Campaigns On Same Sex Marriage Ballot Measures Fail To Move Voters

  • metta

    Posts: 39099

    Jun 15, 2010 10:38 PM GMT
    Campaigns On Same Sex Marriage Ballot Measures Fail To Move Voters

    [quote]
    The report also found that pre-election polls were consistently unreliable because they underestimated voter support for bans on the legal recognition of same-sex couples. In addition, the report saw no evidence backing the theories that voters misrepresented their support for bans to pollsters, or that they were confused about the meaning of a “yes” or “no” vote.

    However, the most notable finding was that those favoring and opposing the ballot measures ­have largely fought to a draw, meaning that the share of the public saying they intended to vote for or against these measures typically changed very little over the course of the campaigns.

    “Most political scientists think that election campaigns do little, in the end, to move many voters one way or another,” said Egan. “This report indicates that ballot measures on same-sex marriage are no exception: neither advocates nor opponents tended to gain support in any consistent fashion in these campaigns, despite the millions of dollars spent by both sides over the past decade.”
    [/quote]

    http://www.nyu.edu/about/news-publications/news/2010/06/15/campaigns-on-same-sex-marriage-ballot-measures-fail-to-move-voters.html

    (This study just came out today)
    The Study:
    http://www.haasjr.org/sites/default/files/Marriage%20Polling.pdf

    http://alturl.com/723p
  • metta

    Posts: 39099

    Jun 16, 2010 12:40 AM GMT
    [quote]

    Conclusion
    State‐by‐state battles over the legal recognition of same‐sex partnerships yielded some of the most hotly contested ballot measures of the past decade. Despite the tremendous attention paid to these initiatives and the level of resources devoted to them by both sides, expressed voter sentiment changed little over the course of the typical campaign. However, polling consistently under predicted the level of opposition to the legal recognition of same‐sex couples, with the actual vote in favor of banning same‐sex marriage typically running about three percentage points ahead of projections drawn from pre‐election surveys.

    Evidence is scant for the explanations offered so far by scholars and advocates for the gap between polling and election results. It does not appear that voters are particularly reluctant to express their support for banning same‐sex marriage, and no support is found for the hypothesis that the gap is due to confusion among survey respondents about the meaning of a “yes” and “no” vote. Therefore an understanding of the reasons for this gap remains outside our grasp, and more investigation is needed.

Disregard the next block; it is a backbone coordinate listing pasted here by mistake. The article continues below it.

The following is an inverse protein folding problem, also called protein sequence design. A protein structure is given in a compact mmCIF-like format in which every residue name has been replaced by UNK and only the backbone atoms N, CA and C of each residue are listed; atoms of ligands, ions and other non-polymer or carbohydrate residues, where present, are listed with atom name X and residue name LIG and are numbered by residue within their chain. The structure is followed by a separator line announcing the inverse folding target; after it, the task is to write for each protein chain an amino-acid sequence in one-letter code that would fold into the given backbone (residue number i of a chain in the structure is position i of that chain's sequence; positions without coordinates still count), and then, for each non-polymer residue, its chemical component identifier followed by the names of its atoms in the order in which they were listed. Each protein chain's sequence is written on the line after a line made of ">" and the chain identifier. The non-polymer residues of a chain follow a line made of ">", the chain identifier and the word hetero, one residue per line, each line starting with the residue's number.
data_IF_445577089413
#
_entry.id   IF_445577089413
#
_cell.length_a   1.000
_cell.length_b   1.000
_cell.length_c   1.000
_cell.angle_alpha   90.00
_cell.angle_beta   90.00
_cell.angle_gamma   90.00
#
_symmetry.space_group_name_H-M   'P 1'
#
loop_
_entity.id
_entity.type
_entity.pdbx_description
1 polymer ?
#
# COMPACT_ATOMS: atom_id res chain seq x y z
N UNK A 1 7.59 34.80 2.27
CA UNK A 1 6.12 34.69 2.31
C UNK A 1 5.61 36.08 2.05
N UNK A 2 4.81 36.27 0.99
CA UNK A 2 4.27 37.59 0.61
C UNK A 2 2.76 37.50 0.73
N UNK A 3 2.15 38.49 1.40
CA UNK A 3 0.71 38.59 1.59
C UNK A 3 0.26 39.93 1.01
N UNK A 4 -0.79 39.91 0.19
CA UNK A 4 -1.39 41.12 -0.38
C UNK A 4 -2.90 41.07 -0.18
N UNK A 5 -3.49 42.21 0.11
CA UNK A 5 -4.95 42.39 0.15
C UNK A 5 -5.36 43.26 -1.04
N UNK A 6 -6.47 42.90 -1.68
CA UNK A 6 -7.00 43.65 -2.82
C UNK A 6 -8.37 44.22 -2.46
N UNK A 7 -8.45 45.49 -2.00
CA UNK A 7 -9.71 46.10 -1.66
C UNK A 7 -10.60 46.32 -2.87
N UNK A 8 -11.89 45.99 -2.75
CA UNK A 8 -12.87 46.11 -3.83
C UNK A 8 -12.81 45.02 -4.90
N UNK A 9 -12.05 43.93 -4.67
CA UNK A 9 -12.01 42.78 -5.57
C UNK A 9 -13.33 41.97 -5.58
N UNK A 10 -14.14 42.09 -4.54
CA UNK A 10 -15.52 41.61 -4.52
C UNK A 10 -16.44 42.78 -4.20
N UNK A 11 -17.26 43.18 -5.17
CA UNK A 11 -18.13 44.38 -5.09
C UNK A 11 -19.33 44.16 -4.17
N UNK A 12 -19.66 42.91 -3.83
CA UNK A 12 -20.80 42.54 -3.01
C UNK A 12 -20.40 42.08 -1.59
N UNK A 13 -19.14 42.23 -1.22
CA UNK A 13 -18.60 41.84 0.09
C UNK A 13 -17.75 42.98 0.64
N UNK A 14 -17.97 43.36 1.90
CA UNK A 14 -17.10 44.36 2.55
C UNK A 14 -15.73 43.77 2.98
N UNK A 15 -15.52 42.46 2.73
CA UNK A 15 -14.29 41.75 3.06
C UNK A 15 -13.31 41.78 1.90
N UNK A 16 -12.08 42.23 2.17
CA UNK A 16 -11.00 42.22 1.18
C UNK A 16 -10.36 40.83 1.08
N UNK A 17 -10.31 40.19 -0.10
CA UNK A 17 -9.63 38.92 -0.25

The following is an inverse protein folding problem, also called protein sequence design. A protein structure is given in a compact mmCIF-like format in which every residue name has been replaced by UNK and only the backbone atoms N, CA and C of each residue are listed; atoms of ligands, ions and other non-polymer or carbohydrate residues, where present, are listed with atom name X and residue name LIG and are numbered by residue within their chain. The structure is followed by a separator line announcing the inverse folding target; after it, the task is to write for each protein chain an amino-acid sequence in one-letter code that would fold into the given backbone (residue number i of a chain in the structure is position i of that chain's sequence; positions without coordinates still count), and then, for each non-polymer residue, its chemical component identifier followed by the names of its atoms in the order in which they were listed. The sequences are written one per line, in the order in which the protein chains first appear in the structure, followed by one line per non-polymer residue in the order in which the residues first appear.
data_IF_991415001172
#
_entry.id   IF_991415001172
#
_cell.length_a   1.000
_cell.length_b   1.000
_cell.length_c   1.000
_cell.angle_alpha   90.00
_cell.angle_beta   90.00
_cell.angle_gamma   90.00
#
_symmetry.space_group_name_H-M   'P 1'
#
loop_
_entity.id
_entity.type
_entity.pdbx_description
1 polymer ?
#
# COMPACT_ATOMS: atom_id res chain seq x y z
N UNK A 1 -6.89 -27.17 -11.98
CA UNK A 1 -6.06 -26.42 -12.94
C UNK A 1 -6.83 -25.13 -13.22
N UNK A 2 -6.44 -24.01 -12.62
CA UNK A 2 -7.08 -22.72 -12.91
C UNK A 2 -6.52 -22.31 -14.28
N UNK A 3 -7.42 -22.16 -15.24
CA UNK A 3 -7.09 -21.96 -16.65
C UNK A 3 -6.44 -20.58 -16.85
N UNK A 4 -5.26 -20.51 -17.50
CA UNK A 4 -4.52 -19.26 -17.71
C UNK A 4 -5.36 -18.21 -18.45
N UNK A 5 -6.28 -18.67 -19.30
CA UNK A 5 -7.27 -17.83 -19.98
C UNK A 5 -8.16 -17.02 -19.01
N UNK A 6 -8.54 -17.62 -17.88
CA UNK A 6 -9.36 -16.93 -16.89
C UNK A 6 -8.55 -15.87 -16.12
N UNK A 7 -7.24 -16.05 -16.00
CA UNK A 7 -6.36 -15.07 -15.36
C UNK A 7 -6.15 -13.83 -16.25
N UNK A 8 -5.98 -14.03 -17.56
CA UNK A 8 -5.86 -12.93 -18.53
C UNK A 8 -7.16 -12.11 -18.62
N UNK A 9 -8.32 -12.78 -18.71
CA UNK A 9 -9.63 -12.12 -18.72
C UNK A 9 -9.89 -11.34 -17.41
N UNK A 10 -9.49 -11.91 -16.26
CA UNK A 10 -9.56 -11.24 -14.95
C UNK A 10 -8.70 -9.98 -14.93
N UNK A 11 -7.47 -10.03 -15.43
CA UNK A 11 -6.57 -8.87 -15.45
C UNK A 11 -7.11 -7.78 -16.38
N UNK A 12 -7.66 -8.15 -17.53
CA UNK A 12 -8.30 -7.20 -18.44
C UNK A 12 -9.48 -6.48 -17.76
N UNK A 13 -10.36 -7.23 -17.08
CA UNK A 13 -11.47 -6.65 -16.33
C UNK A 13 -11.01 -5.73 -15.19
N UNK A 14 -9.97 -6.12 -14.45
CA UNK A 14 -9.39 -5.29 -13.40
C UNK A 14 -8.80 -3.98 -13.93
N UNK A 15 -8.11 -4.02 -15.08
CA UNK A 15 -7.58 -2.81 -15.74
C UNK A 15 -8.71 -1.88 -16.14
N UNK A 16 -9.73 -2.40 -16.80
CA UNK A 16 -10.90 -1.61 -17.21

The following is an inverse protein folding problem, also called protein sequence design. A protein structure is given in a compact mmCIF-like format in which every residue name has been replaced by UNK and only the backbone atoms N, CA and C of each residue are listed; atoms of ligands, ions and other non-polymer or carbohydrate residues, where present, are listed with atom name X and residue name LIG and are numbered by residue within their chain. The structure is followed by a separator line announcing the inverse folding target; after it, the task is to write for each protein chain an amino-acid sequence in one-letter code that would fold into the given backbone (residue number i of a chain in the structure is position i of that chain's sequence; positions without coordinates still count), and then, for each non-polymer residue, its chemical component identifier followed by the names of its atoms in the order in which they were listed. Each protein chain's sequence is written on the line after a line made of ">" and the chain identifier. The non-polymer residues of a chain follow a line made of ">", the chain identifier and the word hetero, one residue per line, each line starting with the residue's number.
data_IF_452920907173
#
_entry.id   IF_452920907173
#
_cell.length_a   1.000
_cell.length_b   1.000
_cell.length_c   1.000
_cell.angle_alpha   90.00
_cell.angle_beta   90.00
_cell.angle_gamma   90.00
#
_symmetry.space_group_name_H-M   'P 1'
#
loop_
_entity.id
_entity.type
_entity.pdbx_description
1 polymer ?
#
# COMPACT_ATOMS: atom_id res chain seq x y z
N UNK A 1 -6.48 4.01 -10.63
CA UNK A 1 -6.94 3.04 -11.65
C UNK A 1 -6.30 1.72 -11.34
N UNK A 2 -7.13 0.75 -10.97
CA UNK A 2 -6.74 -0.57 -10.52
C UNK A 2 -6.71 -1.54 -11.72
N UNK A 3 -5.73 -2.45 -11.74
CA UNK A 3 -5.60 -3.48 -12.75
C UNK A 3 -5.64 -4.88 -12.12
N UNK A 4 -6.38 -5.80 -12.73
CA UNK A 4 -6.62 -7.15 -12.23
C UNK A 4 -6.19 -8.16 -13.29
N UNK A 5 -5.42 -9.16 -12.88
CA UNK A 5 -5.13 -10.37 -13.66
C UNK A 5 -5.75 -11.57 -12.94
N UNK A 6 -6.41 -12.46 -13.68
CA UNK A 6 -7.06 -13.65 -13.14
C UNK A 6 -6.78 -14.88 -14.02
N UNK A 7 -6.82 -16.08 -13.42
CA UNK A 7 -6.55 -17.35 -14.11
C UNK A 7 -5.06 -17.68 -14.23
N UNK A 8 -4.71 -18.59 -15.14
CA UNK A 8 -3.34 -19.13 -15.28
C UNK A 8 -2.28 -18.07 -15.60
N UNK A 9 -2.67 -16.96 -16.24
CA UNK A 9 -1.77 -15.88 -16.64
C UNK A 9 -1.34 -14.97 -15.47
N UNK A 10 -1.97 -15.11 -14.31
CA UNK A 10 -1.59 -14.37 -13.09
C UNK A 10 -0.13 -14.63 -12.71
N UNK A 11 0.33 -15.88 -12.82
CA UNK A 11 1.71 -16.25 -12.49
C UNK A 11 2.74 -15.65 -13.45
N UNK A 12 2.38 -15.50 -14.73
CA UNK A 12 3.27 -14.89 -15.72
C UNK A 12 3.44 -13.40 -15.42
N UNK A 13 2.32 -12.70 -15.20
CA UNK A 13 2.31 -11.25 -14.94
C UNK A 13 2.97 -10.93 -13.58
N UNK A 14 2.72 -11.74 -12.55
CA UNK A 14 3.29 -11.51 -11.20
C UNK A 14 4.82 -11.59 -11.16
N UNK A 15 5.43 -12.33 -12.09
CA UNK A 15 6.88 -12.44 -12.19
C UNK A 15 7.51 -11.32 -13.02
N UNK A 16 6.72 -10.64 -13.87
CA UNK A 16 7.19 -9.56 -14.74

Perhaps more than any other group in American politics, lesbians, gays and bisexuals have witnessed their rights determined at the ballot box. This has been true since at least 1977, when voters in Dade County, Florida repealed an ordinance banning discrimination on the basis of sexual orientation. And additional battles loom on the horizon, as social conservatives have begun to use direct democracy to prohibit gay people from adopting children (as they did successfully in Arkansas in 200icon_cool.gif. A sound empirical understanding of exactly what happens when these measures are contested is thus necessary—both for comprehending the past and adequately planning for the future.

    [/quote]
  • darkeyedresol...

    Posts: 171

    Jun 16, 2010 12:56 AM GMT
    Its not that hard to understand, there are more people highly motivated to ban gay marriage than to support it. Maine is a perfect example. Only about half of the eligible voters turned out, and then a slim majority voted to repeal the gay marriage law. You basically had a a quarter of the electorate deciding to keep marriage privileges from gay and lesbian couples. If you had that referendum in a presidential election, it might have failed since more over all voters come out.

    Until you have larger plurality of motived voters to come out to protect marriage, its not going to happen. The problem is the groups that support marriage equality, the young, do not turn out to vote as much as elderly voters, who are more than likely against it.

    All about voter mobilization, which is a pretty basic rule of politics.
  • Posted by a hidden member.
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    Jun 16, 2010 1:14 AM GMT
    darkeyedresolve saidIts not that hard to understand, there are more people highly motivated to ban gay marriage than to support it. Maine is a perfect example. Only about half of the eligible voters turned out, and then a slim majority voted to repeal the gay marriage law. You basically had a a quarter of the electorate deciding to keep marriage privileges from gay and lesbian couples. If you had that referendum in a presidential election, it might have failed since more over all voters come out.

    Until you have larger plurality of motived voters to come out to protect marriage, its not going to happen. The problem is the groups that support marriage equality, the young, do not turn out to vote as much as elderly voters, who are more than likely against it.

    All about voter mobilization, which is a pretty basic rule of politics.


    Mobilization of voters affects every issue. Not everyone can be motivate to vote for every issue.

    Both in California and here in Maine, the "Yes" campaigns used fear as their biggest tool. Lies were spread, and people bought into those lies.

    I'm close to my family (and out to everyone); being "good Catholics," my aunt and uncle both voted against marriage equality--they were told, "gay marriage is the first step to polygamy." The Church scared them.

    Fear is a very powerful tool in the political arena (look at the teabaggers).